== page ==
11. In Civil Appeal No. 415 of 1967, certain items which the Company claimed to be added back to the net profit, shown in the profit and loss account, for arriving at the gross-profits and which have been rejected by the Tribunal are in controversy. Further, there is also a controversy, in the said appeal, regarding certain deductions sought to be made from the gross-profits for the purpose of arriving at the allocable surplus and which have not been allowed by the Tribunal. But the major item in controversy in the appeal of the Company is regarding the manner in which the calculation of direct taxes have to be made under the Act.
12. Though the Unions support the Award of the Tribunal, in so far as it is against the Company, their grievance in their appeals Nos. 813 and 1302 of 1967 relates to the Tribunal's declining to add back certain further items in calculating the gross-profits and permitting the Company to deduct from the gross-profits certain items for arriving at the allocable surplus.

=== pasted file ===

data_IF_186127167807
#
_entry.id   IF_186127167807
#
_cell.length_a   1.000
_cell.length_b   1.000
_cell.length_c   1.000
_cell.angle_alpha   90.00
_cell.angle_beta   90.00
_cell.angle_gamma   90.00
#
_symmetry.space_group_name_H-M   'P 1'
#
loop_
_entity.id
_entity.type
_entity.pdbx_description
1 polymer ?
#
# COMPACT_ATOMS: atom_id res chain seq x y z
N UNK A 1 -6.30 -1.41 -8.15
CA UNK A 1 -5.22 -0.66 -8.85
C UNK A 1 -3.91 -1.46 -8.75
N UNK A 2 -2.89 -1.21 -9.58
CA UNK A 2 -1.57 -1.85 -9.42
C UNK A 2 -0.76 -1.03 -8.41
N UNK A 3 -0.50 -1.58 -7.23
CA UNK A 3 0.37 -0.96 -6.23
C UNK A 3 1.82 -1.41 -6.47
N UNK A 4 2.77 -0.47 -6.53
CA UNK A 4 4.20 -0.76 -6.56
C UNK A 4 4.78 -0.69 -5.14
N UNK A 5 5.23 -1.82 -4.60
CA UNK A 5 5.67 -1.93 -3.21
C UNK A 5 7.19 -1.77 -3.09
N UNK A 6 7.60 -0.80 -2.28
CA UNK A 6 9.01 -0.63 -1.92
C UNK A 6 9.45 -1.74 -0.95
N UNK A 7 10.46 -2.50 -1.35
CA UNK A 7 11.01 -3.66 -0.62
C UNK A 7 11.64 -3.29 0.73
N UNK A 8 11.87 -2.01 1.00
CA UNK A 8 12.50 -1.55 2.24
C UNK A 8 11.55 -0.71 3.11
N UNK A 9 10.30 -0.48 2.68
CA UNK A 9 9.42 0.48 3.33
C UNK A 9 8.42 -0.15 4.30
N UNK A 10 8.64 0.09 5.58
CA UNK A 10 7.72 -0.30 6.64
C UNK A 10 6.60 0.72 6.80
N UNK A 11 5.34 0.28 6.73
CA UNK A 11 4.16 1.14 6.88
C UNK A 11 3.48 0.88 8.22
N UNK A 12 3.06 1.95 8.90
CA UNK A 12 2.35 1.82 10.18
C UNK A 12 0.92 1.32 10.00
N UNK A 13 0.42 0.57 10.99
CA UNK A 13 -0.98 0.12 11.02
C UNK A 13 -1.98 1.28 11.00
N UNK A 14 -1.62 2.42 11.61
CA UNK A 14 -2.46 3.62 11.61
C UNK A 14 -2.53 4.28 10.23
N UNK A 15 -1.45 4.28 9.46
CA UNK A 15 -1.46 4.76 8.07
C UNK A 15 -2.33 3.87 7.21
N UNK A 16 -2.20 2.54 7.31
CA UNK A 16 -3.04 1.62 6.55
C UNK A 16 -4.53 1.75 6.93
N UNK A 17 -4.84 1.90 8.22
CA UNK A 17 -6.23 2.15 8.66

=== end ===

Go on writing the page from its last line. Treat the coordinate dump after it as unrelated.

13. There are several items, which, according to the Unions, should have been either added back to the gross-profits or should not have been deducted from the gross-profits to arrive at the allocable surplus. We are not referring in detail to the various items, referred to in the two appeals of the Unions, as their counsel have represented before us that if the claim of the Company regarding the manner in which the computation of direct taxes, is accepted, by this Court, they are not pressing their appeals.
14. In order to appreciate the points in controversy we are giving below the statement, which will show the calculations of the Company, as well as the computation made in the Award.